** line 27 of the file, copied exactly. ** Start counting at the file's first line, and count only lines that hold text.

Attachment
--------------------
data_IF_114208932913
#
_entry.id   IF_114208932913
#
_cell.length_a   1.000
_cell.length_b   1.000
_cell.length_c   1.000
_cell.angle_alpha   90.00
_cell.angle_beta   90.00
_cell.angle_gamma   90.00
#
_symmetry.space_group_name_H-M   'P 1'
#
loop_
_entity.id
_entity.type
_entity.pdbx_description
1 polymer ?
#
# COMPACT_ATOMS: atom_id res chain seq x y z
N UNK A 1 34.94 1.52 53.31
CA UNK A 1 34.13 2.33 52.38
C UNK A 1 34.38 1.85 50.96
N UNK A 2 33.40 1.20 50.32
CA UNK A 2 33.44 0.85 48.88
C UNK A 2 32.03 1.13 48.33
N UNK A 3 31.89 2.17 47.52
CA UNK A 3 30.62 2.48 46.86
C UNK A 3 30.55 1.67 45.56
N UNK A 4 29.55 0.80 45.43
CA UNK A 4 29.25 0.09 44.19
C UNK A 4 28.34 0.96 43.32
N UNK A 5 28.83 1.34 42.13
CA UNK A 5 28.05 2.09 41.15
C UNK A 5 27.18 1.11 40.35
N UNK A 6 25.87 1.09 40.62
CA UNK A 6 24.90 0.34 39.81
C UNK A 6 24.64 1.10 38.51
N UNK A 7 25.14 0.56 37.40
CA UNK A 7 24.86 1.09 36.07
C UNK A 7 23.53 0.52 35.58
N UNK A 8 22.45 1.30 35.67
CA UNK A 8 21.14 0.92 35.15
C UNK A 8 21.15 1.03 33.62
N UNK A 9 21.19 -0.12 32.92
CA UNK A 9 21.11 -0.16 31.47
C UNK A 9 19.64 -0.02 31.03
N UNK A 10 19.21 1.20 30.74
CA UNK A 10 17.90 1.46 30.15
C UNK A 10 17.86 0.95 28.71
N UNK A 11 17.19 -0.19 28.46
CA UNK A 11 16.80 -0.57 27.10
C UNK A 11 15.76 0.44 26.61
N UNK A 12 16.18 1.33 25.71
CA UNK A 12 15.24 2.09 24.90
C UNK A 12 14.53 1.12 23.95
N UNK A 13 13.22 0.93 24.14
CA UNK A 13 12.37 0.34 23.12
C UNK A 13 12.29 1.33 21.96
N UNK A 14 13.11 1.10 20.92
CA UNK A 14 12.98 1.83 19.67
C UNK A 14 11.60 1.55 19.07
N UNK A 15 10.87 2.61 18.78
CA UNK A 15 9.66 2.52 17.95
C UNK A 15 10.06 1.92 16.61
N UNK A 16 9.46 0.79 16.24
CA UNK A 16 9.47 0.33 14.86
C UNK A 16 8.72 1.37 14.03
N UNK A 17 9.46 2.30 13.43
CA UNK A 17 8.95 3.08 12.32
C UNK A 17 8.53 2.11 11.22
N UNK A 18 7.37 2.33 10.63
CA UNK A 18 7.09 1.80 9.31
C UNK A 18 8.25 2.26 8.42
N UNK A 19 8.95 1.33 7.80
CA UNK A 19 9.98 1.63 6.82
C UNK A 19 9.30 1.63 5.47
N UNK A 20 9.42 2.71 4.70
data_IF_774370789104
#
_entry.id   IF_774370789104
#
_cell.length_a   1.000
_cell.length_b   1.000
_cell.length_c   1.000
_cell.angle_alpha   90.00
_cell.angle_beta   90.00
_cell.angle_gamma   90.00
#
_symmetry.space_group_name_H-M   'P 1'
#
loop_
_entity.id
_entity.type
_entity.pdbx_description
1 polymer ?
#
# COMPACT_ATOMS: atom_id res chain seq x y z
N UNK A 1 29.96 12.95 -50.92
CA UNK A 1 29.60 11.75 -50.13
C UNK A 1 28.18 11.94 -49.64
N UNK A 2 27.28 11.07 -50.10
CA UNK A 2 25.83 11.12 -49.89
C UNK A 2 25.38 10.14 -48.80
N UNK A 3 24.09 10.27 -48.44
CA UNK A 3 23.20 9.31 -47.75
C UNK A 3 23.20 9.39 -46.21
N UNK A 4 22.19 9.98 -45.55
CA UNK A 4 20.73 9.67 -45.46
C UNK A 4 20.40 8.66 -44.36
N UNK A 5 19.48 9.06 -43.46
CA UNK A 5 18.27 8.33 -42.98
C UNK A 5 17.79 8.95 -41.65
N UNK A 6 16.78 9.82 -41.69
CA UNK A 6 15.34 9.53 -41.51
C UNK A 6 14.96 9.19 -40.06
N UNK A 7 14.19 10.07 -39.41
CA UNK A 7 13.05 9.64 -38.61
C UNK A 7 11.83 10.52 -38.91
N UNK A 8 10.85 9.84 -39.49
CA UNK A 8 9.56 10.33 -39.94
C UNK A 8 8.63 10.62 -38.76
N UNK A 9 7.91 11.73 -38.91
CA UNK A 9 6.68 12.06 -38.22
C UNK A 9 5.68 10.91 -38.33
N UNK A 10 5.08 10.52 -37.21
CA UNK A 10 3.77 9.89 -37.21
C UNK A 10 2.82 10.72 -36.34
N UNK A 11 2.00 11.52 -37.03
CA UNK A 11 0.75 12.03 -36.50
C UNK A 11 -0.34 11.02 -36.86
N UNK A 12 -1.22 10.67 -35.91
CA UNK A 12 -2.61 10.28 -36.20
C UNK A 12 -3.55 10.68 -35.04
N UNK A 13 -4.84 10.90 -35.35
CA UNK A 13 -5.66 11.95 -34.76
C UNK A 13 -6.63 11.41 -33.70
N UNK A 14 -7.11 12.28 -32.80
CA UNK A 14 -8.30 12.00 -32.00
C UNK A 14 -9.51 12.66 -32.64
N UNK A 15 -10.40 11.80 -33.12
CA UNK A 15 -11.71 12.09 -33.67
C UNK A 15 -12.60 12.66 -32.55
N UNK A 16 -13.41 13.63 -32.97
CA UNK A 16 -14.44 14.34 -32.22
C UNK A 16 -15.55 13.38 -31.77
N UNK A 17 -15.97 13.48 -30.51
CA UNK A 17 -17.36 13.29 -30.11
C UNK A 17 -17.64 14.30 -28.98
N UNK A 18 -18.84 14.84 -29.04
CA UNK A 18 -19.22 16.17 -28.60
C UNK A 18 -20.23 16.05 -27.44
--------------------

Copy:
N UNK A 3 31.89 2.17 47.52